Language Selection

English French German Italian Portuguese Spanish

Celebrate Document Freedom Day

Filed under
OSS

Today marks the annual observance of Document Freedom Day (DFD), a global day for document liberation.

On this important occasion, let's all recognize that progress has been made to promote and use open standards and to liberate documents. In January, India’s Department of Information Technology published its draft Interoperability Framework for E-Governance in India (IFEG), which lists ODF on its approved standards for e-governance in India. That same month, the government of the UK published its Procurement Policy Note on the use of Open Standards when specifying ICT requirements, recommending that they "...should whenever possible deploy open standards in their procurement specifications.” Bill McCluggage, the UK’s Deputy CIO, attended the 5th ODF Plugfest , held for the first time in the UK. According to one publication, “his presence there sent a strong message of support to the open standards community across Europe. Open Document Exchange Formats will inevitably be an area for important debate, and one where we can expect to see government determination to lead by example being put to the test.”

But, there is still much work to be done.




More in Tux Machines

Google Fixed GHOST Exploit in Chrome OS in 2014 and Didn't Tell Anyone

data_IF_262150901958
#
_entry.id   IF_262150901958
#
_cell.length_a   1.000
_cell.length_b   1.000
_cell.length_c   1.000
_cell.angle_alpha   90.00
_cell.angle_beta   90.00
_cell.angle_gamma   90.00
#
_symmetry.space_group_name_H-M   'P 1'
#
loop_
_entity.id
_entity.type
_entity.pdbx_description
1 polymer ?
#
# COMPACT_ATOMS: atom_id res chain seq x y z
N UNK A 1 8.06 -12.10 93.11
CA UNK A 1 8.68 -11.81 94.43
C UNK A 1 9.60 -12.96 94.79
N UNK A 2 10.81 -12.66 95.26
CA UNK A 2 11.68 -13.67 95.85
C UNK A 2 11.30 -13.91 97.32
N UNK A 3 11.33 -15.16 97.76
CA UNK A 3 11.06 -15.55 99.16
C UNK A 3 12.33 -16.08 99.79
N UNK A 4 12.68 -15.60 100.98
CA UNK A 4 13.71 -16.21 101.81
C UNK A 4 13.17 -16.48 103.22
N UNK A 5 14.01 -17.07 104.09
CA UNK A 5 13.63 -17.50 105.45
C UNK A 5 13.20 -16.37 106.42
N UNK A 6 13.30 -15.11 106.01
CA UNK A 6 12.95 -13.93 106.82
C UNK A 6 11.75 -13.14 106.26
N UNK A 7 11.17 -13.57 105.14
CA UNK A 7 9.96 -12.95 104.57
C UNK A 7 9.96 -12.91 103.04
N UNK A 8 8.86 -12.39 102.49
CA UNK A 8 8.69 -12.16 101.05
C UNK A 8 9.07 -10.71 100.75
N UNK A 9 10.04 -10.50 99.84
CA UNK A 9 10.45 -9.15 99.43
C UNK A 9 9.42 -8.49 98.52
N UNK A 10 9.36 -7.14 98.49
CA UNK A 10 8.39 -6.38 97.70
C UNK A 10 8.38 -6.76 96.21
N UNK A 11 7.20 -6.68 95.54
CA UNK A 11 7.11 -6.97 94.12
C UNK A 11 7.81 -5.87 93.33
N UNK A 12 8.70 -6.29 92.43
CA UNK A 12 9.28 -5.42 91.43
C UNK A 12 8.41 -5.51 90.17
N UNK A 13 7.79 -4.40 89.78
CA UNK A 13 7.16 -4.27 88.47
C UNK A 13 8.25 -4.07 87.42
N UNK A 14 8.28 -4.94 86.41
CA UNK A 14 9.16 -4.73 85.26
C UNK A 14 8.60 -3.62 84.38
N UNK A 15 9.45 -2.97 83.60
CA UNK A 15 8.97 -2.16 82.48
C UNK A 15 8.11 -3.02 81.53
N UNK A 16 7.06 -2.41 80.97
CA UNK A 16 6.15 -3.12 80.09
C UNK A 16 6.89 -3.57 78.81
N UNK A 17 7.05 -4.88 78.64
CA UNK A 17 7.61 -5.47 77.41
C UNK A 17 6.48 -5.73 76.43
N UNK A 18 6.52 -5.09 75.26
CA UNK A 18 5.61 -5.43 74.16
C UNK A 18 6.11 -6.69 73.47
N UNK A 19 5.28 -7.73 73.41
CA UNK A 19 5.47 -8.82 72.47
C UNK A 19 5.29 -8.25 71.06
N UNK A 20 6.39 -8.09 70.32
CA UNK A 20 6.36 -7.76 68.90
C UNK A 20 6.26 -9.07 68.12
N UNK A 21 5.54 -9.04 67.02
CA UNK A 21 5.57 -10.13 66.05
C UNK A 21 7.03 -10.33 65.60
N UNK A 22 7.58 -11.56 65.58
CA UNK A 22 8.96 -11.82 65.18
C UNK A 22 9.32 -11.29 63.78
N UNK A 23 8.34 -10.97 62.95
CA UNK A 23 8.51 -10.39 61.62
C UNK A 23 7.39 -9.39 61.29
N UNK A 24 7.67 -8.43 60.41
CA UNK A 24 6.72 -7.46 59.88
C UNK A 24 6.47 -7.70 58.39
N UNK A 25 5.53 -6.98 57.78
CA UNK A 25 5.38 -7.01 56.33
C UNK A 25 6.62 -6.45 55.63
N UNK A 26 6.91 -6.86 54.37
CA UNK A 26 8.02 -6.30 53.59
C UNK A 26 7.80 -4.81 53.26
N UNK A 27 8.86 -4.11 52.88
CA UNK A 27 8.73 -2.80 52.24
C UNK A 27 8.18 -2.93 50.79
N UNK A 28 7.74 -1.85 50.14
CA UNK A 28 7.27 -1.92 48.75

Details about a GLIBC vulnerability were published a couple of days ago by a company called Qualys, and the distributions using it have already received patches. Now, it seems that Google knew about this problem, patched it in ChromeOS a year ago, and forgot to say anything to anyone. Read more

ESA implements open source based private cloud infrastructure

The European Space Agency (ESA) has implemented a private cloud infrastructure to offer IT services to its user communities. The datacentre in Frascati, Italy, is already operational, while a second datacentre in Darmstadt, Germany, has just been completed. Read more

Today in Techrights

A small note on window decorations

If you have updated to the recently released GNOME development version, you may have noticed that some window decorations look slightly different. Of course it is quite normal for the theme to evolve with the rest of GNOME, but in this case the visual changes are actually the result of some bigger changes under the hood which deserve some more explanation. It is well-known that GTK+ gained support for client-side decorations a while ago – after all, most GNOME applications were quick in adopting custom titlebars, which have become one of the most distinguished patterns of GNOME 3 applications. However it is less well-known that client-side decorations may also be used for windows with no custom decorations, namely when using GDK’s wayland backend. Read more